Shanghai's 'most handsome traffic cop' witnesses a revolution
Chen Dong was born in Shanghai in December of 1981. He is an instructor of the Shanghai Jing’an District Public Security Bureau's No. 1 traffic team. He has won national-level police awards, and was named the country’s model youth in 2016.
Chen witnessed a series of traffic management improvements including “the strictest traffic rules” and the application of the electronic police system. He holds a strict, rational and passionate attitude towards daily work, turning his post into a stage to showcase urban civilization. He was also nicknamed “Shanghai’s most handsome traffic cop.”
Traffic police take part in the city’s management and have witnessed the metropolis’ efforts in refining its traffic management. Despite the increasing number of cars, road traffic has improved. Intelligent devices are also becoming more popular. “To make traffic safer and smoother” is the wish of every traffic cop.
Shanghai is a city with great charm. I was born here in 1981. My parents were from Shanghai, and they went to Anhui Province for farm work. I followed them to Anhui’s Tongling before our family moved to Guangdong Province.
In my memory, the happiest time of the year was coming back to Shanghai and visiting my grandmother during summer vacation. Though the journey by slow train was longer than 10 hours, I was always excited. At that time, I could hardly imagine that I would become a Shanghai traffic cop.
I studied at East China University of Science and Technology from 1999. After graduation, I went through selection and became a traffic policeman. My first post was at the intersection of Beijing Road W. and Jiaozhou Road. It was a kind of coincidence that my grandmother’s house was not far from there.
Over 10 years of work as a traffic cop has allowed me to witness the continuous changes Shanghai’s traffic has brought to citizens’ lives.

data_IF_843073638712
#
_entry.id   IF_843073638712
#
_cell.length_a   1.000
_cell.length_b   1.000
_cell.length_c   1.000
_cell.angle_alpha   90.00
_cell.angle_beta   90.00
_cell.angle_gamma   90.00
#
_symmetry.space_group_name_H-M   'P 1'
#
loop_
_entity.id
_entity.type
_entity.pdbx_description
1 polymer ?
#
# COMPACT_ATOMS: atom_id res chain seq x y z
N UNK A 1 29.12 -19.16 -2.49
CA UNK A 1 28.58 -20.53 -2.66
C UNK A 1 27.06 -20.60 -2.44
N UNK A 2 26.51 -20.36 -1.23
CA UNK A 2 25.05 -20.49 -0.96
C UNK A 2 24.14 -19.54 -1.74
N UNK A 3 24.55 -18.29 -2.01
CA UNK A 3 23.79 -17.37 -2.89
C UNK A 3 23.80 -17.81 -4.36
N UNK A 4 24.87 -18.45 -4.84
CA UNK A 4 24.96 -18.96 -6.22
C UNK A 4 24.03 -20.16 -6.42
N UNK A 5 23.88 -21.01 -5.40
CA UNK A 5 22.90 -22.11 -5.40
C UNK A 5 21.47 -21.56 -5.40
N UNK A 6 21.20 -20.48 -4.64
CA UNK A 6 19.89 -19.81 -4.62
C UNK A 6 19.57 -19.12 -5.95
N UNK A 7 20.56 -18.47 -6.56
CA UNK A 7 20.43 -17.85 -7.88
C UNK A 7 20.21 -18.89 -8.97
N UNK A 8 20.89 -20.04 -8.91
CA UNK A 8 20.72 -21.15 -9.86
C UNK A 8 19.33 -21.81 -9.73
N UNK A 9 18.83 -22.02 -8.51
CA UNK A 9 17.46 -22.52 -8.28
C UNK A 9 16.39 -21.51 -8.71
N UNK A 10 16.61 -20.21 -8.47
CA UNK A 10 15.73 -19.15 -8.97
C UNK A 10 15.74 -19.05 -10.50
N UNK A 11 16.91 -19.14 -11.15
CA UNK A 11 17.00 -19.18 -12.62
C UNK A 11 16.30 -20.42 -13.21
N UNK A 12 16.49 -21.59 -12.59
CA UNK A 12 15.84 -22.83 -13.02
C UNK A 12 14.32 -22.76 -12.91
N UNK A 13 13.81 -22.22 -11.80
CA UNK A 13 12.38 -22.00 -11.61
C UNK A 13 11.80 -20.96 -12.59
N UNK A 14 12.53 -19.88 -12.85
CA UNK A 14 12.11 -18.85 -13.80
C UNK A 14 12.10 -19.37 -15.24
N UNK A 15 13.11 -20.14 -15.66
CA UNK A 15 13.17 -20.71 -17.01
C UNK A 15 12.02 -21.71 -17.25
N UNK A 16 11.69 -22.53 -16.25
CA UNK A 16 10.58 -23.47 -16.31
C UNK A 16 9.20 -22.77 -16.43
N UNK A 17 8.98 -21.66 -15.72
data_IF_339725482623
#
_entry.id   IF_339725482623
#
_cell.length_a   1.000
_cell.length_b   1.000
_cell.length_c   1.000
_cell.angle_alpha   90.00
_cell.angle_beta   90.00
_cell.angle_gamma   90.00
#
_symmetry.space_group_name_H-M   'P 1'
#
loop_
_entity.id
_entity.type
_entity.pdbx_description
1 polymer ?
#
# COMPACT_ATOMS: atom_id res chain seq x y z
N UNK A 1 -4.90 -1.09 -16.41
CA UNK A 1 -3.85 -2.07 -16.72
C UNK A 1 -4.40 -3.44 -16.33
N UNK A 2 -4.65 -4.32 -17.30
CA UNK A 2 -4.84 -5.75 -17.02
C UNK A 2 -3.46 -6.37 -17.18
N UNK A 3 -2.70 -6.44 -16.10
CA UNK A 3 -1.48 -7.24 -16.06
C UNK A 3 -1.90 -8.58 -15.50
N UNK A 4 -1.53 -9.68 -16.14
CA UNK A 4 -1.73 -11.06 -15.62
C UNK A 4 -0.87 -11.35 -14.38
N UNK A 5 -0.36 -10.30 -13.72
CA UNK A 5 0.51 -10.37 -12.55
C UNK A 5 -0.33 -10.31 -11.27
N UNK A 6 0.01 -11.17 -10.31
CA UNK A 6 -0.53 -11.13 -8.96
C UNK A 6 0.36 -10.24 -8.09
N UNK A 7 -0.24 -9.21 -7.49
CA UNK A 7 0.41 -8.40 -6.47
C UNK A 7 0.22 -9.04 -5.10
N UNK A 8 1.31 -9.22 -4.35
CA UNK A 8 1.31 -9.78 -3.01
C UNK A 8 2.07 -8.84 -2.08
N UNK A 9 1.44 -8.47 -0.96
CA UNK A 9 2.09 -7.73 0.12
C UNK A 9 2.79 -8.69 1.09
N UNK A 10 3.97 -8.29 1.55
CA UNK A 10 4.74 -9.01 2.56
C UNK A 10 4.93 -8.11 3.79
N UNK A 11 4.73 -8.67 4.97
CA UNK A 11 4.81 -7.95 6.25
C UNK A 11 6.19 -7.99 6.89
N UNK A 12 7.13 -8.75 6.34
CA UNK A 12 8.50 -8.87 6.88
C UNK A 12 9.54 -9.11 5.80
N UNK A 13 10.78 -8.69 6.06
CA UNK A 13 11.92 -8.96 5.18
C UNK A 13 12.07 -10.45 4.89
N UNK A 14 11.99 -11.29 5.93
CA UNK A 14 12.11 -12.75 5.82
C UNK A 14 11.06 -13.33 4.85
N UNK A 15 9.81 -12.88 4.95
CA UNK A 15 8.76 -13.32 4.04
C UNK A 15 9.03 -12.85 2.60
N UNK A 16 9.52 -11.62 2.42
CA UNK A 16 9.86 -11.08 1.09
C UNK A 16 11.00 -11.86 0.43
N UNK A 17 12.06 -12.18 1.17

Shanghai’s traffic is quite well-developed with advanced hardware. The growing road facilities and Metro system are meeting the increasing demands of citizens. Shared bikes, taxi-hailing software and trams are making public transport more environmentally friendly and convenient. The number of private cars is also growing fast.
Though more cars are hitting the roads, the manners of drivers have improved, where before they used to fight for lanes. There used to be many jaywalkers on Nanjing Road W. but now pedestrians follow traffic rules and wait patiently for the green light. Also, more drivers are giving pedestrians priority, which adds warmth to the city.
With the development of the city, I experienced the refined management as a traffic cop. On March 25, 2017, the newly revised “Shanghai Road Traffic Management Regulation” was officially put into use, which provided a legal tool in dealing with traffic headaches.
The regulation, nicknamed “the strictest traffic rules in history,” hands severe punishment down to violators, like those using electronic devices when driving. It gives priority to pedestrians and non-motorized vehicles and protects the proper use of public bus lanes. The regulation showcased Shanghai’s eagerness in refining its city management.
In fact, a lot of metropolises in the world have detailed regulations in city and traffic management. They might appear to be “too strict” at first sight, but when they are put into use, the regulations improve citizens’ lives.
With the improvement of technology, traffic police are being equipped with more high-tech devices. We used to give handwritten tickets, but now we use PDA devices to issue fines electronically. The rich data in those PDAs also provides evidence for punishments.
Electronic police systems also assisted our work. At the beginning of 1996, Shanghai introduced six systems using film. Come 2017, there are tens of thousands of electronic police systems around the city, which are multifunctional. Thanks to the rapid growth of such systems in Shanghai, drivers are very conscious of traffic rule violations like jumping red lights. The systems help traffic police to capture illegal behaviors which used to be hard to prove.
Shanghai is promoting a “smart traffic” program. Technology can make up for the shortage of police staff. We have a sonar system which detects illegal horn beeping, as well as a multifunctional “super electronic police system.” They provide assistance and support to traffic cops, especially in cases hard to enforce, including cars refusing to give priority to pedestrians, or jaywalking.
Some experts also agree that instead of increasing the amount of traffic police, Shanghai should make use of intelligent management systems and methods to raise the efficiency of city management.
To make traffic safer and smoother is the wish of a traffic cop like me. It’s also the hope of every citizen and the target of a city which aims to become a top, world-class metropolis.